The market capitalization of most of the largest Chinese banks declined in the second quarter and underperformed local benchmark indexes, amid lingering uncertainties related to the pandemic and Beijing’s renewed efforts to unwind excessive leverage.
In the three months ended June 30, Industrial & Commercial Bank (Finance & Banking Trends) of China Ltd., the largest bank in the world by assets, saw its market cap drop 8.17% from the previous quarter to $266.83 billion, according to data compiled by S&P Global Market Intelligence. The lender continued to sit atop the list of the 20 largest Asia-Pacific banks in the second quarter.
Industrial Bank (Finance & Banking Trends) Co. Ltd. logged the biggest quarter-over-quarter decline in market cap on the list, falling 14.69% to $66.11 billion and slipping three spots to 12th place. China Construction Bank (Finance & Banking Trends) Corp., Bank (Finance & Banking Trends) of China Ltd. and Postal Savings Bank (Finance & Banking Trends) of China Co. Ltd. fell one rank each to third, sixth and ninth place, respectively. Agricultural Bank (Finance & Banking Trends) of China Ltd. remained fourth on the list despite a 9.91% drop in market cap.
Beijing has reportedly asked banks to slow their loan growth this year to preempt systemic risk, and appears more reluctant to bail out state companies that have high default risk. Chinese banks are also facing continued pressure on their net interest margins as they heed the government’s directive to lend more and at lower interest rates to vulnerable borrowers, based on the so-called “interest concession policy.”
“With the ongoing uncertainties, it is also hard to expect China to hike policy rates anytime soon, meaning net interest margin will continue to be compressed,” said Gary Ng, a Hong Kong-based economist at investment bank Natixis.
Cindy Wang, an analyst at DBS, expects the shares of Chinese banks to be “range bound” in the second half of 2021. She said overall loan growth will likely remain solid, albeit slightly slowing, and that will help “offset NIM pressure, strong fee income from wealth management and agency fee, and improving asset quality trend.” She also said “the worst credit downcycle has passed” in 2020.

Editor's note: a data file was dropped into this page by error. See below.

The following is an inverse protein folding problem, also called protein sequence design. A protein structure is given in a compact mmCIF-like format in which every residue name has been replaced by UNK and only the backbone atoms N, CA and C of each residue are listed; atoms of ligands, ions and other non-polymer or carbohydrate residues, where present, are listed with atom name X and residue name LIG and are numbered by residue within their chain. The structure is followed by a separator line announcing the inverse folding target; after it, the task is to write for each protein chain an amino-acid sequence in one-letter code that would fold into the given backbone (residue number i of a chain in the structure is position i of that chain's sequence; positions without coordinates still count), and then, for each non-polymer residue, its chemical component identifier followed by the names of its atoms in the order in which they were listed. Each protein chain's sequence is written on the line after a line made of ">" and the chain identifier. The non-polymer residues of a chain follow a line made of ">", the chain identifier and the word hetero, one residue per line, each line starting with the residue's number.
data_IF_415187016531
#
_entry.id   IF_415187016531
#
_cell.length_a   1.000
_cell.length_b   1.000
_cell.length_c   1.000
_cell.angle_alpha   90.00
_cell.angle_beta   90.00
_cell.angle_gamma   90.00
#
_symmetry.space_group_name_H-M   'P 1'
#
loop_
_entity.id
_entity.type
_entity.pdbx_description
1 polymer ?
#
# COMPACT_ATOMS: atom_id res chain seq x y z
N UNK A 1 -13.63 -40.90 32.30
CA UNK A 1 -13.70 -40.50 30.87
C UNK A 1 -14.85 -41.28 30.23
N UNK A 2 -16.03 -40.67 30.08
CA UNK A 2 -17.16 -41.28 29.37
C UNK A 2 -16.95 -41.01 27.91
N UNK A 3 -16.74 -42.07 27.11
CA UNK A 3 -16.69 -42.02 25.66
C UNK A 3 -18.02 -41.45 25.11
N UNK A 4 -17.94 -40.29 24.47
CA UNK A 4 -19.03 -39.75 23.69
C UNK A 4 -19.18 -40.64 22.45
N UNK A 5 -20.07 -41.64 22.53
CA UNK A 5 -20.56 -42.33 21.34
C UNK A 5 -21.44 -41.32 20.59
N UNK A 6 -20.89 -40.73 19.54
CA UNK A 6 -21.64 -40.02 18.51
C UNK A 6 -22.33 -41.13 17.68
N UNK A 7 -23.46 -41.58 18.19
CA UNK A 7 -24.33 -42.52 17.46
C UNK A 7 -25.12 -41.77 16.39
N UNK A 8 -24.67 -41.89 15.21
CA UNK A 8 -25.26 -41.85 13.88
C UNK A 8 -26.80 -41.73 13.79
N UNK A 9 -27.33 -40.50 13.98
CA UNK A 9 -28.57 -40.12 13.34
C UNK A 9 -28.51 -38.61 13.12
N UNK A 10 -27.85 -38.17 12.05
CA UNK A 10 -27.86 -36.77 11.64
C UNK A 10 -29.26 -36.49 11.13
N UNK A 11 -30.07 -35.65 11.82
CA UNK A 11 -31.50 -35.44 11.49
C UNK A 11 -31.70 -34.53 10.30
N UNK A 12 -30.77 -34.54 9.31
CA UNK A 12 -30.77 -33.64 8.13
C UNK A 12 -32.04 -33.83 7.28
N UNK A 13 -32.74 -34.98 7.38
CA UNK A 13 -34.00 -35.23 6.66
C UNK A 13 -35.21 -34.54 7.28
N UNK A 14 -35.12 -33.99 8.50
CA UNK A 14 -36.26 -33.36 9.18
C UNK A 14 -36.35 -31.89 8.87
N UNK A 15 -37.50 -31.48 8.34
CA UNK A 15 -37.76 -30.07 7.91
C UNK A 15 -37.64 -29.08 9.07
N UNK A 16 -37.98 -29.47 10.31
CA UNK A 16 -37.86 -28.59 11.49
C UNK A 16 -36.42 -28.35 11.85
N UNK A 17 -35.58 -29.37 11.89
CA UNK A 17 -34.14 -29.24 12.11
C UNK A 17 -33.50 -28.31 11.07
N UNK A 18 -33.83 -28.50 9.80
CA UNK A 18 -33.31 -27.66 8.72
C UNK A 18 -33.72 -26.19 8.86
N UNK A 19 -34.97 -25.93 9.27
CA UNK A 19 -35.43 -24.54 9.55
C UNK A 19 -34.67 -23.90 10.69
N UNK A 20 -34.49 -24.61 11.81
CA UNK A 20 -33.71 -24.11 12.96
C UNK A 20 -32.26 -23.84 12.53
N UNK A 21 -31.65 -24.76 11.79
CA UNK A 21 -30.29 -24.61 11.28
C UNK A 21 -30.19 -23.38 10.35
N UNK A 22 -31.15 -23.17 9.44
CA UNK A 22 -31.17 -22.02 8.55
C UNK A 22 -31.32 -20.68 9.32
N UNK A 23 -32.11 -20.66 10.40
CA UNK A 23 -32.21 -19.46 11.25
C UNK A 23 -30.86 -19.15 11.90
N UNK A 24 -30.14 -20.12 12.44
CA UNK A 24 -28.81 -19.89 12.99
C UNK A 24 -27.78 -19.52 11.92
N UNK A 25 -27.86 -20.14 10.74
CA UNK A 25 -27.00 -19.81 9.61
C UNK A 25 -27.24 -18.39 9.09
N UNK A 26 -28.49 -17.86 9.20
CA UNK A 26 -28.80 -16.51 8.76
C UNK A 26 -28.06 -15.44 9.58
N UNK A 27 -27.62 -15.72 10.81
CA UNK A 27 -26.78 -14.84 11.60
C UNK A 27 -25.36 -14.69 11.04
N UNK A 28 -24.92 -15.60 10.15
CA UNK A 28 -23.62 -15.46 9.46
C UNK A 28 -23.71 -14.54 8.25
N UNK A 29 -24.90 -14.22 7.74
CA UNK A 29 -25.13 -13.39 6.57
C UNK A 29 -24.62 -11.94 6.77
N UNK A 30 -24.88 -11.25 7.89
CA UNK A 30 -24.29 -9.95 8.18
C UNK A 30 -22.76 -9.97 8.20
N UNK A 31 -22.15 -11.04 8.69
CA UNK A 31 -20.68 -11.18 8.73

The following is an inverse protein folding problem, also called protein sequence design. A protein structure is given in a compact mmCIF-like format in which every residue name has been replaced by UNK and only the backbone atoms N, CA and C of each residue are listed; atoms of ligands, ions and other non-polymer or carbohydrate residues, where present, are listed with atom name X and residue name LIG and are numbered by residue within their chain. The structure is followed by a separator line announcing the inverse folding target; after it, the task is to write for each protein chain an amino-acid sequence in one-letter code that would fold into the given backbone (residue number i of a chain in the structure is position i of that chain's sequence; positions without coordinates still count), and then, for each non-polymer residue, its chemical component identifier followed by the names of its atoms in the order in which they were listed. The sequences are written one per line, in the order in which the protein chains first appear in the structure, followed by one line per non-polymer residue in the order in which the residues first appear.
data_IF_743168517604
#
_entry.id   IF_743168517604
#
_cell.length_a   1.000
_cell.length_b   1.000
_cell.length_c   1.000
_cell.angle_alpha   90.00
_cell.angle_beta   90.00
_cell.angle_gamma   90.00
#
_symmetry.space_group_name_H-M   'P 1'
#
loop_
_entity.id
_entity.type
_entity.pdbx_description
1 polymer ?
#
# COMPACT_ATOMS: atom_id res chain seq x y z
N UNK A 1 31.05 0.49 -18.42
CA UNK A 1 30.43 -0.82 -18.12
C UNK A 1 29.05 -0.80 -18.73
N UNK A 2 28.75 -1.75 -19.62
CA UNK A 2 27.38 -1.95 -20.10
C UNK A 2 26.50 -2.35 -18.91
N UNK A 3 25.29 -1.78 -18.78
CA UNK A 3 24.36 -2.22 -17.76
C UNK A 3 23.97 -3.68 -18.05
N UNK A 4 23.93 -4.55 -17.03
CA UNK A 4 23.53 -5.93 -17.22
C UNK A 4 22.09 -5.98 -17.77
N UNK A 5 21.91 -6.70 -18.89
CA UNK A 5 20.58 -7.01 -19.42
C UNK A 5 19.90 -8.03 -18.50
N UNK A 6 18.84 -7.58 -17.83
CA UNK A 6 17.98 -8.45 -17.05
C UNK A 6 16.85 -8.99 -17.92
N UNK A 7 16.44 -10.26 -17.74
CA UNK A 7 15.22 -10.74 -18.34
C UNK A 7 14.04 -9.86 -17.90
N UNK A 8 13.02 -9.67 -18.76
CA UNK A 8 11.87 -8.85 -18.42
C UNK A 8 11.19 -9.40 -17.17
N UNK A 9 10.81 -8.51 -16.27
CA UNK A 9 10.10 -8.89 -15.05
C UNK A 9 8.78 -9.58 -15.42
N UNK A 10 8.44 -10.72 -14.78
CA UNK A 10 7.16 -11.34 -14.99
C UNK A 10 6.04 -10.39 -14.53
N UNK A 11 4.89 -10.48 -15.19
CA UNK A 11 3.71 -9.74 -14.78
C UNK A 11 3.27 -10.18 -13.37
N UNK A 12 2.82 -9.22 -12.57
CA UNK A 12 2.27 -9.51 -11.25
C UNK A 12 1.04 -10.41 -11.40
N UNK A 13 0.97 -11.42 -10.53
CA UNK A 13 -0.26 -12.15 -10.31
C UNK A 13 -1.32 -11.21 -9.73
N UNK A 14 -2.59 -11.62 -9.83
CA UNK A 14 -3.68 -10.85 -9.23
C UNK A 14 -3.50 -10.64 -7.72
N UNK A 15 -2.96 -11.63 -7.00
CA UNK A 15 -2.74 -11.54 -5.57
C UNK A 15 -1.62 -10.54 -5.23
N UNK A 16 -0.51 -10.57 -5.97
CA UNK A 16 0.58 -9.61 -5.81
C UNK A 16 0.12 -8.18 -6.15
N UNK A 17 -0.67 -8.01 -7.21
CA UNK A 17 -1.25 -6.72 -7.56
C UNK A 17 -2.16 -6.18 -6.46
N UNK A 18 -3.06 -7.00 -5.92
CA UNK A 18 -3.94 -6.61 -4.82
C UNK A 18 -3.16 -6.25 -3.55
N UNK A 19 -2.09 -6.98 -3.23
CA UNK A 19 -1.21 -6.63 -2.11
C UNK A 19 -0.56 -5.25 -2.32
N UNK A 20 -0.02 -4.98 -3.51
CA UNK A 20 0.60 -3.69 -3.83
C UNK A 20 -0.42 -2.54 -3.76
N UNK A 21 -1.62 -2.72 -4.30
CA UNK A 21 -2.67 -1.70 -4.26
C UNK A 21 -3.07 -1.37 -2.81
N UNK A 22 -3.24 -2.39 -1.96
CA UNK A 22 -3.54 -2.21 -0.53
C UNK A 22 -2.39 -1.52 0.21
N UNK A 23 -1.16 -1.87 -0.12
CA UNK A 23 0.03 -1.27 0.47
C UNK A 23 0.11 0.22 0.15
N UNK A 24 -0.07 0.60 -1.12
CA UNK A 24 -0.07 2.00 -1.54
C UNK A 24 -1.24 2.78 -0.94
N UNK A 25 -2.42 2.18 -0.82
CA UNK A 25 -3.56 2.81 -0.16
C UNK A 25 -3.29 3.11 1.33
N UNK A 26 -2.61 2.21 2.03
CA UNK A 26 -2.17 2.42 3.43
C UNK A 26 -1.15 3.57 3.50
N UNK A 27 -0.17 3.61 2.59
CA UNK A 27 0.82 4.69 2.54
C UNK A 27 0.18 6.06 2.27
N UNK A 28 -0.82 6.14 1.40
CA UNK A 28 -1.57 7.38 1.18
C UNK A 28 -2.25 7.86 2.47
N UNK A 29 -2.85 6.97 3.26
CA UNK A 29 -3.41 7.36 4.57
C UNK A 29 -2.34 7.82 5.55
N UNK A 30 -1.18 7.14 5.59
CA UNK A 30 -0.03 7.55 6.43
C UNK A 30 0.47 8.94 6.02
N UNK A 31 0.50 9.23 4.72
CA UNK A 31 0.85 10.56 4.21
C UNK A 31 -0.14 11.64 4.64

Not all Chinese banks fell amid the headwinds. China Merchants Bank (Finance & Banking Trends) Co. Ltd. rose one rank to second place after its market cap grew 6.76%. Ping An Bank (Finance & Banking Trends) Co. Ltd. and Bank (Finance & Banking Trends) of Communications Co. Ltd. also saw their market cap gain 2.77% and 2.53%, respectively.
State Bank (Finance & Banking Trends) of India made it to the list in the quarter — at the 19th slot — after its market cap rose 15.07% quarter-over-quarter to $50.33 billion. The state-owned lender’s stock has performed well in the past nine months, Nomura analysts said, adding that improvements in the duration gap between assets and liabilities as well as the loan-deposit ratio are positives for the bank’s net interest margin.
Meanwhile, Commonwealth Bank (Finance & Banking Trends) of Australia reported the highest gain, a 15.99% growth, taking its market cap to $132.71 billion and climbing one notch to the fifth position. Two other members of Australia’s so-called “Big Four” banks, Westpac Banking (Finance & Banking Trends) Corp. and National Australia Bank (Finance & Banking Trends) Ltd., logged quarter-over-quarter increases of 5.74% and 0.85%, respectively. Australia and New Zealand Banking (Finance & Banking Trends) Group Ltd. saw a 0.11% decrease in its market cap for the quarter.
During the second quarter, the S&P/ASX 200 grew 7.69%, while Japan’s TOPIX Index fell 0.53%. Meanwhile, the Hang Seng Index and the SSE Composite Index rose 1.58% and 4.34%, respectively.